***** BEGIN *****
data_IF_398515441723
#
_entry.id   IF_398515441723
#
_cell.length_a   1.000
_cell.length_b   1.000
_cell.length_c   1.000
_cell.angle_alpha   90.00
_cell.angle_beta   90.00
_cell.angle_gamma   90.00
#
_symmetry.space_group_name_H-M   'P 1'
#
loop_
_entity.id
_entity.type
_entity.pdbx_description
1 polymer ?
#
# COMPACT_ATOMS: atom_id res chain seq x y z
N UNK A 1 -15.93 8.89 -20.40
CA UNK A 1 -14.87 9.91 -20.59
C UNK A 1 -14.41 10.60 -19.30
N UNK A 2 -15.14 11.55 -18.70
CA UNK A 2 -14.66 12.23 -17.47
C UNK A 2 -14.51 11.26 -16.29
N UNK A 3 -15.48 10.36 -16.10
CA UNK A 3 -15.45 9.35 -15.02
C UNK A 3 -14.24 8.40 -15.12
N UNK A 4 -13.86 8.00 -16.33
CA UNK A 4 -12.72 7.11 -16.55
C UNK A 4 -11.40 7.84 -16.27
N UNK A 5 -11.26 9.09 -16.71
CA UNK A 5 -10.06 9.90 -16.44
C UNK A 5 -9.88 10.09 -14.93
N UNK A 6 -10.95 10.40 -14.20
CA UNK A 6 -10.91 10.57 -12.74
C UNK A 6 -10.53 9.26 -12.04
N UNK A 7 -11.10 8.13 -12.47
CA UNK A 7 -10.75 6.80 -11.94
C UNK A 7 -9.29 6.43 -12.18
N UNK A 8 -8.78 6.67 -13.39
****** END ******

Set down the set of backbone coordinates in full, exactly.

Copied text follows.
data_IF_398515441723
#
_entry.id   IF_398515441723
#
_cell.length_a   1.000
_cell.length_b   1.000
_cell.length_c   1.000
_cell.angle_alpha   90.00
_cell.angle_beta   90.00
_cell.angle_gamma   90.00
#
_symmetry.space_group_name_H-M   'P 1'
#
loop_
_entity.id
_entity.type
_entity.pdbx_description
1 polymer ?
#
# COMPACT_ATOMS: atom_id res chain seq x y z
N UNK A 1 -15.93 8.89 -20.40
CA UNK A 1 -14.87 9.91 -20.59
C UNK A 1 -14.41 10.60 -19.30
N UNK A 2 -15.14 11.55 -18.70
CA UNK A 2 -14.66 12.23 -17.47
C UNK A 2 -14.51 11.26 -16.29
N UNK A 3 -15.48 10.36 -16.10
CA UNK A 3 -15.45 9.35 -15.02
C UNK A 3 -14.24 8.40 -15.12
N UNK A 4 -13.86 8.00 -16.33
CA UNK A 4 -12.72 7.11 -16.55
C UNK A 4 -11.40 7.84 -16.27
N UNK A 5 -11.26 9.09 -16.71
CA UNK A 5 -10.06 9.90 -16.44
C UNK A 5 -9.88 10.09 -14.93
N UNK A 6 -10.95 10.40 -14.20
CA UNK A 6 -10.91 10.57 -12.74
C UNK A 6 -10.53 9.26 -12.04
N UNK A 7 -11.10 8.13 -12.47
CA UNK A 7 -10.75 6.80 -11.94
C UNK A 7 -9.29 6.43 -12.18
N UNK A 8 -8.78 6.67 -13.39